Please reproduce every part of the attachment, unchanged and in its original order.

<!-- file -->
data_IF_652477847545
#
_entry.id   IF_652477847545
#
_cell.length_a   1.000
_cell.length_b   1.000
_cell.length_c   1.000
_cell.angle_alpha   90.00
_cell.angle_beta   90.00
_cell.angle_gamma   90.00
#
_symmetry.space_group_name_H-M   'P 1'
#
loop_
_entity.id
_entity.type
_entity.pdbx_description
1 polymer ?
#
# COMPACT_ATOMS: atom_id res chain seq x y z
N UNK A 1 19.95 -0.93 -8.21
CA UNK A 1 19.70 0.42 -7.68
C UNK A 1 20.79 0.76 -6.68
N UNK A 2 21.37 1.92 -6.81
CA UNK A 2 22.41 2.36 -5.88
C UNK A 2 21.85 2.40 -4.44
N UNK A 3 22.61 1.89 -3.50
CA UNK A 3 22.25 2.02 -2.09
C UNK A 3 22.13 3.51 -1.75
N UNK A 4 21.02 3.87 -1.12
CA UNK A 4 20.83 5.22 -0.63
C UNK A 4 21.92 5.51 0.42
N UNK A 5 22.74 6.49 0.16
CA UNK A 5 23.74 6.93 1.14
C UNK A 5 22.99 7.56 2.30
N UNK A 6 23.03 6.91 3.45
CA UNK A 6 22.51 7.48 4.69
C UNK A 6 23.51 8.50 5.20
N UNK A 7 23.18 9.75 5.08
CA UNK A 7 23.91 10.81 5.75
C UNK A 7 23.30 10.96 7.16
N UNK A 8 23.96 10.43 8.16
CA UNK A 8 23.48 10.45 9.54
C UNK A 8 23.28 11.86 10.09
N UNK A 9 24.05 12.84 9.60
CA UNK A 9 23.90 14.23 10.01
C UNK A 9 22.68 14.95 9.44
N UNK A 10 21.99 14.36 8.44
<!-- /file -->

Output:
data_IF_652477847545
#
_entry.id   IF_652477847545
#
_cell.length_a   1.000
_cell.length_b   1.000
_cell.length_c   1.000
_cell.angle_alpha   90.00
_cell.angle_beta   90.00
_cell.angle_gamma   90.00
#
_symmetry.space_group_name_H-M   'P 1'
#
loop_
_entity.id
_entity.type
_entity.pdbx_description
1 polymer ?
#
# COMPACT_ATOMS: atom_id res chain seq x y z
N UNK A 1 19.95 -0.93 -8.21
CA UNK A 1 19.70 0.42 -7.68
C UNK A 1 20.79 0.76 -6.68
N UNK A 2 21.37 1.92 -6.81
CA UNK A 2 22.41 2.36 -5.88
C UNK A 2 21.85 2.40 -4.44
N UNK A 3 22.61 1.89 -3.50
CA UNK A 3 22.25 2.02 -2.09
C UNK A 3 22.13 3.51 -1.75
N UNK A 4 21.02 3.87 -1.12
CA UNK A 4 20.83 5.22 -0.63
C UNK A 4 21.92 5.51 0.42
N UNK A 5 22.74 6.49 0.16
CA UNK A 5 23.74 6.93 1.14
C UNK A 5 22.99 7.56 2.30
N UNK A 6 23.03 6.91 3.45
CA UNK A 6 22.51 7.48 4.69
C UNK A 6 23.51 8.50 5.20
N UNK A 7 23.18 9.75 5.08
CA UNK A 7 23.91 10.81 5.75
C UNK A 7 23.30 10.96 7.16
N UNK A 8 23.96 10.43 8.16
CA UNK A 8 23.48 10.45 9.54
C UNK A 8 23.28 11.86 10.09
N UNK A 9 24.05 12.84 9.60
CA UNK A 9 23.90 14.23 10.01
C UNK A 9 22.68 14.95 9.44
N UNK A 10 21.99 14.36 8.44